When Agnes van Ardenne became development aid minister at the Ministry of Foreign Affairs in 2003, she had a dream. She believed that collaboration with the private sector could give aid a new boost. This point of view was at odds with the convictions of predecessors such as Jan Pronk, who felt a profit objective was incompatible with development aid, something many people at the ministry still agreed with. Van Gastel was working at the ministry at the time and she later worked for the embassy in the developing country where the anonymous case took place.
The project she describes went as follows. Van Ardenne wanted to use a Dutch pharmaceutical company, referred to as Pharmaco, to improve the availability of contraceptives in developing countries. The idea was to promote Pharmaco’s contraceptives. This would make the company a profit as well as giving the very poorest people access to contraceptives. A development organization was also involved in the project but this group had its own ideas. It felt the promotion activities should cover not just Pharmaco’s contraceptives but also cheaper, generic contraceptives. However the ministry was afraid Pharmaco would pull out if they did this, so they stick to the original objective: the campaign had to revolve around Pharmaco’s products. In her study, Van Gastel describes how a fascinating exchange of memos and e-mails followed between The Hague and the Dutch embassy in Country Z. The embassy felt the project was wrong because it was mainly Pharmaco that would benefit. The ministry in The Hague saw this criticism as ideologically motivated obstinacy. What happened next is reminiscent of an episode in the TV series ‘Yes Minister’. The ambassador swore the embassy was not against collaboration with private companies and asked for more information. An excellent way of gaining time, because the information never came – until the minister went through her ‘to do’ list and asked about the project’s status. That led to a temporary surge in e-mail correspondence with the development experts, which died out just as suddenly until the next time the minister made an enquiry. This went on for two years until Pharmaco pulled out and the project finally foundered.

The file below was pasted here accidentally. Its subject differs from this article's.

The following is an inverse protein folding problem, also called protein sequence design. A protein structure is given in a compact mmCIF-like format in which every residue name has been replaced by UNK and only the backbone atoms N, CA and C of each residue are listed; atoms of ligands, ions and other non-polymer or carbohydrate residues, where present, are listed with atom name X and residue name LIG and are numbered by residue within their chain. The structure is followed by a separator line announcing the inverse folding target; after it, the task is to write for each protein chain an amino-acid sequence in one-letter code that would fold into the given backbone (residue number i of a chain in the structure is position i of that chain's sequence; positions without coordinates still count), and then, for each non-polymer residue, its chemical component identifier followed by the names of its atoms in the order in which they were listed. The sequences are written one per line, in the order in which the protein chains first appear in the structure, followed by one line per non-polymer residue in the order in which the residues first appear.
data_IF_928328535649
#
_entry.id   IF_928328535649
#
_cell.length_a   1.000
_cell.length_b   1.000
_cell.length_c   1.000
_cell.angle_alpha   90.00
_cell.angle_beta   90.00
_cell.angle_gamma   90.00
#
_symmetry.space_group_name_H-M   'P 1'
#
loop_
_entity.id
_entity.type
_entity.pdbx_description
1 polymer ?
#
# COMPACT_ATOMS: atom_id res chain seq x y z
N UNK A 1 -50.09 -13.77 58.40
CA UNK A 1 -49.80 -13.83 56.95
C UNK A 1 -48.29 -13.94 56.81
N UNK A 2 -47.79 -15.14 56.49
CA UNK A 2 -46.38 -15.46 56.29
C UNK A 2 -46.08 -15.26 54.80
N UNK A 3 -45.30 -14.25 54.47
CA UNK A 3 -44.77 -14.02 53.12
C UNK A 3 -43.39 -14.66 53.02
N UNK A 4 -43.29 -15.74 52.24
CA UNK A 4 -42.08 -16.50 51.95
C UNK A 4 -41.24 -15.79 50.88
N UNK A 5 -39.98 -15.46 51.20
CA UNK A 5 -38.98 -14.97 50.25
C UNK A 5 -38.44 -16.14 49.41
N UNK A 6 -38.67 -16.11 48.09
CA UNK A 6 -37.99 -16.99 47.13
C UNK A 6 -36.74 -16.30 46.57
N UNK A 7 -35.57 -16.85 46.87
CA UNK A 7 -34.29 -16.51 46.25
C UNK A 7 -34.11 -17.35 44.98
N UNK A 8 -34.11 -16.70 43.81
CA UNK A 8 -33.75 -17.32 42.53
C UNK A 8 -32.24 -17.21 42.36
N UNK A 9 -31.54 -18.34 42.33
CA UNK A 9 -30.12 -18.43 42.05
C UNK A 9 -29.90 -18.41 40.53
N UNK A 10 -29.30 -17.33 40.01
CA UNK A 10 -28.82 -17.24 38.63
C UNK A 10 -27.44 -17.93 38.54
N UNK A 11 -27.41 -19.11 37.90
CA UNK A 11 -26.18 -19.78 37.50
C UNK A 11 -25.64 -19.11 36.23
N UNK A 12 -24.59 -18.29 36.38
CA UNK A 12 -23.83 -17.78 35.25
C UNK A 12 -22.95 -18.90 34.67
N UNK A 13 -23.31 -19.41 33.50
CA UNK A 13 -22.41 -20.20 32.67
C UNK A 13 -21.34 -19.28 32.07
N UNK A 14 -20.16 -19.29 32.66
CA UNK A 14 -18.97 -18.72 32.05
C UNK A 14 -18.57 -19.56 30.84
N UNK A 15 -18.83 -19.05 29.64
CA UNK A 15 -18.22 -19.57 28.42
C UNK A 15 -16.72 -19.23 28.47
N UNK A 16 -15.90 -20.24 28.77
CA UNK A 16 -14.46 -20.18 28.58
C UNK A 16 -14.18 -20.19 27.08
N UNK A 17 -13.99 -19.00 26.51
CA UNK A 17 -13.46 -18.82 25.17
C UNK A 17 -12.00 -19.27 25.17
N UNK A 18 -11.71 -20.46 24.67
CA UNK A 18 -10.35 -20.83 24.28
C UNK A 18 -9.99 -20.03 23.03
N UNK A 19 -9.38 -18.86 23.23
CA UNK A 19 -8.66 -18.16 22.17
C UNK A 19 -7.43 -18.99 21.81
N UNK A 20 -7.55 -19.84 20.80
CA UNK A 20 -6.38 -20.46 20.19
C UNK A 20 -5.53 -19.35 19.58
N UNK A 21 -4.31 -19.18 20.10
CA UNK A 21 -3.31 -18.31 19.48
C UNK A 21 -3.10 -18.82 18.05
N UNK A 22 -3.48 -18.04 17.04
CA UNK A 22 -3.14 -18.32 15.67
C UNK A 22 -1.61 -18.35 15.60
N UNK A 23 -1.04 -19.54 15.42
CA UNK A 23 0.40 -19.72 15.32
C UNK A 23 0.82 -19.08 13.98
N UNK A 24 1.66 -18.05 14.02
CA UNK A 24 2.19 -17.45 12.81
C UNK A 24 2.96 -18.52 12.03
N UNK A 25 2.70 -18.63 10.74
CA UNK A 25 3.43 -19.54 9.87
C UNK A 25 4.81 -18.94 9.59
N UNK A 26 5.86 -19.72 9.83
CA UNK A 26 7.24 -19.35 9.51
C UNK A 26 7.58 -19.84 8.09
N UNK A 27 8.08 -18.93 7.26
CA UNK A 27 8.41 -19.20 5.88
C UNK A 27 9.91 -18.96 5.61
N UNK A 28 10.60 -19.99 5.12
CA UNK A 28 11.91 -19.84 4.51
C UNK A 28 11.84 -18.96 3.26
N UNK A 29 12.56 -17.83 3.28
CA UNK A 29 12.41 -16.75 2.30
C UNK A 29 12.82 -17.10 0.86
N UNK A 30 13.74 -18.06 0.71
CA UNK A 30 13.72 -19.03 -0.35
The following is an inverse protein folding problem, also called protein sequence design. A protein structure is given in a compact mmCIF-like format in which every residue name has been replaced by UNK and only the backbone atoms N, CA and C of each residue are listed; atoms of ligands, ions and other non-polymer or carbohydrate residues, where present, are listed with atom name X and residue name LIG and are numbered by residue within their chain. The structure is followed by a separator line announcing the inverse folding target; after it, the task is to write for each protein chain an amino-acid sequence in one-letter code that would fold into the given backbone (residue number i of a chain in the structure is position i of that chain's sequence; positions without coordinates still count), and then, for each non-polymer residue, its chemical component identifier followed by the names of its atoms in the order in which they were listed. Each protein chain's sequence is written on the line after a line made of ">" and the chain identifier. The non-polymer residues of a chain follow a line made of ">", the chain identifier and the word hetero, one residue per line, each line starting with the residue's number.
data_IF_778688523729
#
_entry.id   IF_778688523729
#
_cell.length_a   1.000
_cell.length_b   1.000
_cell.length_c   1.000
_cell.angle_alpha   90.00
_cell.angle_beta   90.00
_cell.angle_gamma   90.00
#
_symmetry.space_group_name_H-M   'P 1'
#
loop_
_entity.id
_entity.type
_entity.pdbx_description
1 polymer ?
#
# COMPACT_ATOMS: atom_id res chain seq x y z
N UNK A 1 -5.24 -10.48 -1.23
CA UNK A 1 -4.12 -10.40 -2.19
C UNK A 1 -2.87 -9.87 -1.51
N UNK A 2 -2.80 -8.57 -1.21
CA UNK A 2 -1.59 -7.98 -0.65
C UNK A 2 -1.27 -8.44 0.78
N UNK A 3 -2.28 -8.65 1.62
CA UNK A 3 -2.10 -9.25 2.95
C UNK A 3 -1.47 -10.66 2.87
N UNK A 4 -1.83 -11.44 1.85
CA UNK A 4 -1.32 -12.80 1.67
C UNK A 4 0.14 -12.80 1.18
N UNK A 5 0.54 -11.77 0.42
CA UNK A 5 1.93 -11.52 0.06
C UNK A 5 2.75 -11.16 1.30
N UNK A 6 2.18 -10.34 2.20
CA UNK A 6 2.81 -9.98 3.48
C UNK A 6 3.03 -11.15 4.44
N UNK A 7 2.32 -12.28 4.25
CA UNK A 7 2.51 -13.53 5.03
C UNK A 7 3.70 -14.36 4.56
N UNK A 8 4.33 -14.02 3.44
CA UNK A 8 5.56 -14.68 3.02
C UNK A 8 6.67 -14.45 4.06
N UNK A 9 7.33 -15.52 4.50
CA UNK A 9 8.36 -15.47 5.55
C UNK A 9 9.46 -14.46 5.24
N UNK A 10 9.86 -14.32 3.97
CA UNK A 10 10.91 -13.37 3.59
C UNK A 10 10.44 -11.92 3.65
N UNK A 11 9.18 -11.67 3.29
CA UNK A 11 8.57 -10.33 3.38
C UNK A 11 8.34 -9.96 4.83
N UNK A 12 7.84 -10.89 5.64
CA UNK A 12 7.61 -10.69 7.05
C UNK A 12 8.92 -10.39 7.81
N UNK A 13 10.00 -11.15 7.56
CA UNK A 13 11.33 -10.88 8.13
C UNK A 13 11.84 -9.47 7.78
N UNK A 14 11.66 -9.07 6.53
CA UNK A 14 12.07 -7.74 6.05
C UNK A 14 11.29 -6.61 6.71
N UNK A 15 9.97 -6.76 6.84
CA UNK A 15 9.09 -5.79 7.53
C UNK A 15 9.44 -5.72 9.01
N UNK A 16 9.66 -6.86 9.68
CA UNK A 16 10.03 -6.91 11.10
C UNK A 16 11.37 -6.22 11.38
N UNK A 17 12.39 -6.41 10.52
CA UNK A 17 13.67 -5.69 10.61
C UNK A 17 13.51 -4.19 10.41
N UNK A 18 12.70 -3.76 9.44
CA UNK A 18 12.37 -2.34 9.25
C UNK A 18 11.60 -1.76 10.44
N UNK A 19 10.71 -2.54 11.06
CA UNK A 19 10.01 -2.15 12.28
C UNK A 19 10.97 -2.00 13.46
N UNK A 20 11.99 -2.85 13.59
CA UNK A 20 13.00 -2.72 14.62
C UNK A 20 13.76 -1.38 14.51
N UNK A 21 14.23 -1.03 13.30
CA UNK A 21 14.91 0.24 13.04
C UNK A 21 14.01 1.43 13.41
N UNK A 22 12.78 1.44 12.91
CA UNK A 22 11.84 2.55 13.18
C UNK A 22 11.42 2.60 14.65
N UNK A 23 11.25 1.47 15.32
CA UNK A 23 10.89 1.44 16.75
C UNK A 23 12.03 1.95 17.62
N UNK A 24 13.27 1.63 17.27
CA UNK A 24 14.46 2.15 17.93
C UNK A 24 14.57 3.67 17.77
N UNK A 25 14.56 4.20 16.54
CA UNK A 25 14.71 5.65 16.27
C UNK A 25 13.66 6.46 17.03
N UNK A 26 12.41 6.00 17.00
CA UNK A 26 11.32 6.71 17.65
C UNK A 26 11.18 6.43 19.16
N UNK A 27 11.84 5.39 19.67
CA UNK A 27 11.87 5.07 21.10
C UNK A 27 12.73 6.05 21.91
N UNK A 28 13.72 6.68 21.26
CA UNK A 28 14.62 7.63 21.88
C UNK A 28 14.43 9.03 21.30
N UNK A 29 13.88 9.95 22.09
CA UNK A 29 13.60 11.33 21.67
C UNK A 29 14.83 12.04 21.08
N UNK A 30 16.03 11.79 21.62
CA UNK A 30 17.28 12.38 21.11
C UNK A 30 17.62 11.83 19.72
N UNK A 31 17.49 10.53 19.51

‘Development aid comes in for a lot of criticism’, says Van Gastel. ‘Development workers are often portrayed as self-seeking experts who lounge around swimming pools in country X supposedly helping the poor. However, what I have shown in my PhD thesis is how very passionate development workers are about improving the world, and the dilemmas they face. Development aid goes to the heart of our own identity and our dreams about our ideal world. When you are discussing a project you should ask the participants first: What are your dreams and what are they based on? A project’s success depends on the support of the participants.’